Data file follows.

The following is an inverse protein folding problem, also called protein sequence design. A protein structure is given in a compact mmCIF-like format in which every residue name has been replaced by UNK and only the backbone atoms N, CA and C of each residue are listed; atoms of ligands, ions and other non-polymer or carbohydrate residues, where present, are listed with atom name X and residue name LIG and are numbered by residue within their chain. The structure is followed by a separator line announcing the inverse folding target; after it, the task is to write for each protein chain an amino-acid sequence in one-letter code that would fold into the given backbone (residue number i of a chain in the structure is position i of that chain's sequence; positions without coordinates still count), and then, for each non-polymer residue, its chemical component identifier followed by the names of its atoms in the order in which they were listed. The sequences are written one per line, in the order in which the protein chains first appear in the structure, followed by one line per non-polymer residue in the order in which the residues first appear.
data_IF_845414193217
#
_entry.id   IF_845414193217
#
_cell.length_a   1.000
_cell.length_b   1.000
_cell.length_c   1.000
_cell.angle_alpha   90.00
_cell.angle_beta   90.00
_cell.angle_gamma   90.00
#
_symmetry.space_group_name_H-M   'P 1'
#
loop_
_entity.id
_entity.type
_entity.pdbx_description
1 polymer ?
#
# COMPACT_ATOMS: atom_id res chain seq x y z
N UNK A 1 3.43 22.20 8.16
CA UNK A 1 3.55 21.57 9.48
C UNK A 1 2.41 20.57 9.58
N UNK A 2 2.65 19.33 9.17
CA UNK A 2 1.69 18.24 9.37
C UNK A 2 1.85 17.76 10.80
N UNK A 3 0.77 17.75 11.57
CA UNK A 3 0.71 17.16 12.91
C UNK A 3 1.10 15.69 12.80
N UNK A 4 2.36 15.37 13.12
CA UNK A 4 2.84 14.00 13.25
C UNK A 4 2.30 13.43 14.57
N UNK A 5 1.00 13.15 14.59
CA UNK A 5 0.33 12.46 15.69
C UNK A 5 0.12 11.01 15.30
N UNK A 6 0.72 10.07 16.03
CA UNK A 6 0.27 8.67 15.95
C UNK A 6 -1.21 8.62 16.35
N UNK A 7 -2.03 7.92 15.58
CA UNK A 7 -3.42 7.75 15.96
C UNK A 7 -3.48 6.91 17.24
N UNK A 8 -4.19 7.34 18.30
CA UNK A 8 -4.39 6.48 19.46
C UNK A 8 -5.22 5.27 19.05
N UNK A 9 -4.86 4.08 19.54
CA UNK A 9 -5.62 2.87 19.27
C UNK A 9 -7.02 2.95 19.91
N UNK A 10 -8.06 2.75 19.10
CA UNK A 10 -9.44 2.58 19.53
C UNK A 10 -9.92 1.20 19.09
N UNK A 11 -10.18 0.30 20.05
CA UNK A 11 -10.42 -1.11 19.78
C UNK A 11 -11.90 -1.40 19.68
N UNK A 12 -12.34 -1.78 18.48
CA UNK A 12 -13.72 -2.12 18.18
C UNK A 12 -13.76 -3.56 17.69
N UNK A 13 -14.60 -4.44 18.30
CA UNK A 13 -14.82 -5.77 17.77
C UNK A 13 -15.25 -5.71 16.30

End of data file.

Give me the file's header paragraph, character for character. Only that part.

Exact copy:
The following is an inverse protein folding problem, also called protein sequence design. A protein structure is given in a compact mmCIF-like format in which every residue name has been replaced by UNK and only the backbone atoms N, CA and C of each residue are listed; atoms of ligands, ions and other non-polymer or carbohydrate residues, where present, are listed with atom name X and residue name LIG and are numbered by residue within their chain. The structure is followed by a separator line announcing the inverse folding target; after it, the task is to write for each protein chain an amino-acid sequence in one-letter code that would fold into the given backbone (residue number i of a chain in the structure is position i of that chain's sequence; positions without coordinates still count), and then, for each non-polymer residue, its chemical component identifier followed by the names of its atoms in the order in which they were listed. The sequences are written one per line, in the order in which the protein chains first appear in the structure, followed by one line per non-polymer residue in the order in which the residues first appear.